Selecting “Diagnostics” from the left-hand navigation shows several tools for common troubleshooting, Speedtest, Ping, Traceroute, Ipconfig, GPreport and Agent Logging. These items are particularly useful for non-intrusive user troubleshooting.
There are a few more actions for us to be able to interact with the machines being monitoring. You’ll see some icons right at the top of the screen. From left to right:
- View History
- Lets you review the dashboard but in a historical way. You can loop back in time and review what was happening to the machine at an earlier point in time. A small animated image shows the process below.
- This opens a PowerShell connection so you can run commands and troubleshoot in this way also.
- This was covered earlier, tools like ping and traceroute are available here.
- Scripts will allow you to search within a library of pre-configured scripts. This will then be executed locally on the machine.
Scripts are a huge way of managing environments in End User Computing, automation is key to building repeatable, reliable solutions. It comes as no surprise that CommandCTRL has a script library. Upload your own scripts here and then run them locally on your managed machines.
Navigate to “Scripts” in the left-hand navigation menu. You’ll be presented with the scripts library section.
You can see here, I’ve already added a “Get-ComputerInfo” script, uploading is a simple process, attach your ps1 file, fill in details and your done. The sorts of information you need to populate are, description of the scripts, instructions on how to use it, parameters that are required.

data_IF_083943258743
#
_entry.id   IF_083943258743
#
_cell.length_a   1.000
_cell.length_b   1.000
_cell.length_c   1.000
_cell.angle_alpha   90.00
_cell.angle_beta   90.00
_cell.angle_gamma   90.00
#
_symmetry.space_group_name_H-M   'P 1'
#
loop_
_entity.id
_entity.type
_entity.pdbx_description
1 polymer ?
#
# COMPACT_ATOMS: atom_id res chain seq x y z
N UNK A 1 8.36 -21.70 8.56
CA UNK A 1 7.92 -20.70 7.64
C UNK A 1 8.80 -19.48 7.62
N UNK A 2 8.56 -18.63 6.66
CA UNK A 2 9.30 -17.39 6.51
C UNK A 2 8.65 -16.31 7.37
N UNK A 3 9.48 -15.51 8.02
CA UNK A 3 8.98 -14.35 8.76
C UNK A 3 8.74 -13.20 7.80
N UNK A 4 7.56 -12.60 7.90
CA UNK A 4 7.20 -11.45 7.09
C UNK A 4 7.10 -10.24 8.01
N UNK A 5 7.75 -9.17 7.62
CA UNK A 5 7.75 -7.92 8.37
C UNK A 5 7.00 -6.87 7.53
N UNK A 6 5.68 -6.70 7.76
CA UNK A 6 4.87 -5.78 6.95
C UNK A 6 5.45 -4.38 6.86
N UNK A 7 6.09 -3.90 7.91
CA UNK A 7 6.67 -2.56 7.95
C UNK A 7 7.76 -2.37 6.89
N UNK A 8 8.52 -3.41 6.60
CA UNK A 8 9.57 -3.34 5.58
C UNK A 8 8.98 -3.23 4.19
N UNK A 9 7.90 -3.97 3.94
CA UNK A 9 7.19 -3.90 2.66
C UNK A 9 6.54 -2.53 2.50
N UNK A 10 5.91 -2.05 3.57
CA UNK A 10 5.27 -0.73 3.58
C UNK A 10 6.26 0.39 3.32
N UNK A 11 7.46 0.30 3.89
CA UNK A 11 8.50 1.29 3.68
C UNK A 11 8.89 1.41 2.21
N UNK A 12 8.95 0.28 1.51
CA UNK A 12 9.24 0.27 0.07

Note: Your script does need to be signed to work, alternatively - you can allow unsigned scripts
To allow unsigned scripts, navigate to “Tenant” in the left-hand side navigation menu. Select the “SITE” tab, you can then allow “Allow Agents to Hash Check if Script is Not Signed”.
Once you have uploaded a script you can run this on a Machine. All the results are stored for script runs, you can always go back to these results and review them.
To execute a script, I’ll navigate over to “Machines” using the left-hand navigation menu. Select the relevant machine, I’ve selected a VM in my lab. I’ll select scripts from the top of the screen,
You can now search for the script by starting to type the name.
You simply select “Submit” to run the script.
You can see the results of the script run.
CommandCTRL has some cool features, the ability to have this level of functionality without deploying any infrastructure and only deploying agents is a large benefit. I’m interested to see what features will be in the roadmap for the future.